Beginning tri training, week 2: Get ready to swim

Last week I just began to broach the subject of your paraphernalia. I'll continue with a discussion of apparel.


Your mission is to perform a reconnaissance of swimming facilities in your area. I'm talking about pools -- don't worry about open-water swimming just yet.

If you're an OK swimmer, look for a master's swim team. There is an organization governing all this, and it's called U.S. Master's Swimming. The very best way to get better in a hurry is to join a master's swim club.

Here are some pointers: Go to the home page for masters swimming and find one or more masters programs in your area. Most of those programs have some sort of contact info: Web site, coach's telephone number, etc. Inquire, and find out whether triathletes work out there, and how welcome a newbie, slow triathlete might feel in this club.

Get onto the Usenet Newsgroup and ask about masters programs in your area. See what the triathletes on the group recommend. Call up your area Parks and Recreation department. Ask them the same questions.

One more shopping trip for you. You've got to get competition swimwear. No baggie swim trunks, but those competition briefs (or, for women, competition swim suits). And goggles.

You don't need expensive goggles. But they need to fit. My favorite goggles cost $3.95. They way you know they fit is when you put one eyepiece up to your eye, press gently, and it forms a suction -- without the strap keeping it on your head. Of course, many of these goggles come in a blisterpack, and you'll have to break the packaging to do this test. If the store won't let you do this, find another store.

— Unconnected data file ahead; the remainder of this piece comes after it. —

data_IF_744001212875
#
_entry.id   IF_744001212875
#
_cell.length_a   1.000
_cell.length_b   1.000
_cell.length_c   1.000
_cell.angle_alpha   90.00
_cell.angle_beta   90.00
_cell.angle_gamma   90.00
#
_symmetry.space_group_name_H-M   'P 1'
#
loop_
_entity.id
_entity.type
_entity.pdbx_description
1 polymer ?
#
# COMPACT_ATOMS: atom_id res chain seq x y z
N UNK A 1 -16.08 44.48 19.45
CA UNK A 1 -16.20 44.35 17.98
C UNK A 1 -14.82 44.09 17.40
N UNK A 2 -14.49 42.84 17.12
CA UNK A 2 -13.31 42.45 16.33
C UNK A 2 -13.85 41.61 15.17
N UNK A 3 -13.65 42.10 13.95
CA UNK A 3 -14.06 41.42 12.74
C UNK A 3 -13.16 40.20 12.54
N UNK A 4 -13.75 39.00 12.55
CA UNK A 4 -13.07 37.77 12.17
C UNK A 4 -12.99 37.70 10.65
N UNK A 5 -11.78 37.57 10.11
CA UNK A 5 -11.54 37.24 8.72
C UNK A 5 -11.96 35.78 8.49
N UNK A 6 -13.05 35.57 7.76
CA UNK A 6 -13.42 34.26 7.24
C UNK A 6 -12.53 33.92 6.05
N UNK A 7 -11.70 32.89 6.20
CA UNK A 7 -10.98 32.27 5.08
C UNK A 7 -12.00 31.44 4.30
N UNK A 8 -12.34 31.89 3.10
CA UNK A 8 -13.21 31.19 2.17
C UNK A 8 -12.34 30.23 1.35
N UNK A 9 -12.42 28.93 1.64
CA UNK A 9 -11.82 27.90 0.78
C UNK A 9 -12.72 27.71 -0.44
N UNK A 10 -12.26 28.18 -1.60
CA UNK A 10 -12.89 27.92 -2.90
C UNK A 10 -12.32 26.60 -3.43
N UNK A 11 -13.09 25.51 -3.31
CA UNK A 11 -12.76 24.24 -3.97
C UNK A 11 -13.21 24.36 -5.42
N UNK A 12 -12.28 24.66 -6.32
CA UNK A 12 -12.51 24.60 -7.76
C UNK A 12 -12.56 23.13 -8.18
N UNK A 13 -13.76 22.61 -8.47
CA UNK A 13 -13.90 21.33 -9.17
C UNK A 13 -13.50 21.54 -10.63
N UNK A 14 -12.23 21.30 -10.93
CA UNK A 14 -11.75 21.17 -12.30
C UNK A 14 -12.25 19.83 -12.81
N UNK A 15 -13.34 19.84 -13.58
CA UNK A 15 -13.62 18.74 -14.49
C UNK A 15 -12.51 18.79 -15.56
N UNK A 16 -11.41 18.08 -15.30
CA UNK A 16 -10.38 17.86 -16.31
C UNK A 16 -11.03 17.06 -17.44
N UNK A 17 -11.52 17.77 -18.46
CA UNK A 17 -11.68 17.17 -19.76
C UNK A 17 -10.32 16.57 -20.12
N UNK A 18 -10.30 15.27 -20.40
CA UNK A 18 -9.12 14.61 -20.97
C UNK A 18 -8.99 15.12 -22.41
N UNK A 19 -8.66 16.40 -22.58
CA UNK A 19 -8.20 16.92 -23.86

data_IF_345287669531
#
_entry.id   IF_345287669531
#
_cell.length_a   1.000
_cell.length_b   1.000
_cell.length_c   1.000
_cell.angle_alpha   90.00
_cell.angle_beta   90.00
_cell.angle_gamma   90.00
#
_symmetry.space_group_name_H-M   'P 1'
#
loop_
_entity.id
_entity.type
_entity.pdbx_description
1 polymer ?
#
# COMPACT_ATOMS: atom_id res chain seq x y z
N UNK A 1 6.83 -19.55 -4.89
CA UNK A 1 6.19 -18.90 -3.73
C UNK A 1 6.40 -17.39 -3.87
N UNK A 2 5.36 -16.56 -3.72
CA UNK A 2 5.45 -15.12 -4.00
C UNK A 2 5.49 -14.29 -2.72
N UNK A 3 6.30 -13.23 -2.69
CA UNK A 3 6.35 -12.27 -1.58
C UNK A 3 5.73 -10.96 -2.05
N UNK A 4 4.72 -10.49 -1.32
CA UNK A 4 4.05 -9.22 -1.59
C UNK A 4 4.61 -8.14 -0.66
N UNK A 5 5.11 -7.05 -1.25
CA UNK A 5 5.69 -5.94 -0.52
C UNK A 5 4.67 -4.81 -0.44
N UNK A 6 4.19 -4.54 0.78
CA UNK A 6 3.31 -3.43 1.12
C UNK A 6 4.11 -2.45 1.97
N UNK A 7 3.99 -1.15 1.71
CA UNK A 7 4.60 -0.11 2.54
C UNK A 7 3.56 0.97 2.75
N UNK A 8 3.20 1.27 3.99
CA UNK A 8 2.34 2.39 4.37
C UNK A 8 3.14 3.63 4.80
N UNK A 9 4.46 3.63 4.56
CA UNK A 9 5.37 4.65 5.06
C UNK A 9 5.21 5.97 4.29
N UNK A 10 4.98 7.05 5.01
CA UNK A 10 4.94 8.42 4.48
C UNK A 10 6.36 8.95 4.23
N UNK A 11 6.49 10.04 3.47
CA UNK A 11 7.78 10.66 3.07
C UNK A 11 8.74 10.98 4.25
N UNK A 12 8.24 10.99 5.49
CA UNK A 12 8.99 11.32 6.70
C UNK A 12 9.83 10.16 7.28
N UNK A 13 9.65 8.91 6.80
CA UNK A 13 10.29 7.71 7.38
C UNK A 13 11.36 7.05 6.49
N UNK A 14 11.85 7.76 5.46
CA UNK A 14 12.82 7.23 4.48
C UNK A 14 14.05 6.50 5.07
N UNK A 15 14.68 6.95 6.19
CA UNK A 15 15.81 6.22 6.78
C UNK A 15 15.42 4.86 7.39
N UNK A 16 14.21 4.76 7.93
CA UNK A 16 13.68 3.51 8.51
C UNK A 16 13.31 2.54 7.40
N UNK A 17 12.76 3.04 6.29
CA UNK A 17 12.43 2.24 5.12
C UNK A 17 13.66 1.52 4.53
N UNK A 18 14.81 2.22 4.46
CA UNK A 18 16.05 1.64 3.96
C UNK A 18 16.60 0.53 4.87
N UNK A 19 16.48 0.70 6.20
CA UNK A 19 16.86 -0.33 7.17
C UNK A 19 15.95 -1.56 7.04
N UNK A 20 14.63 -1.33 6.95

If you don't know how to swim you're going to have to work a little harder at this. I must confess that I'm not the person to be giving out advice to those who have no swimming background. You're sort of on your own. But in this case I'd still refer to those same resources above. It's just that you might have to start out in a swimming program that is more elementary, and then after a few weeks of classes, graduate to masters swimming.

That shouldn't discourage you, though. You just don't have to be fast at all to join a master's swim club. They've got -- let us say -- eight lanes in the pool, perhaps more. Lane one is the speedy lane, and lane eight is for duffers. If you're a duffer you'll find some very friendly people in that lane -- people just like you (it's generally lanes two and three that you find people with attitudes).

I'm still not giving you any swim workouts, or cycling workouts for that matter. But you'll start getting swim workouts next week, so be all signed up this week for whatever program is appropriate for you. Or, if you're doing your swimming solo, find yourself a pool. It's got to be at least 25 yard long (no backyard pools).


Swimming: None
Cycling: None
Running: 5 x 20 minutes

Ready to catch the swim-bike-run bug? Check out our Give it a Tri section

Sprint-distance triathlons are great for beginners. Find one and register online

Check out the full beginning tri-training guide

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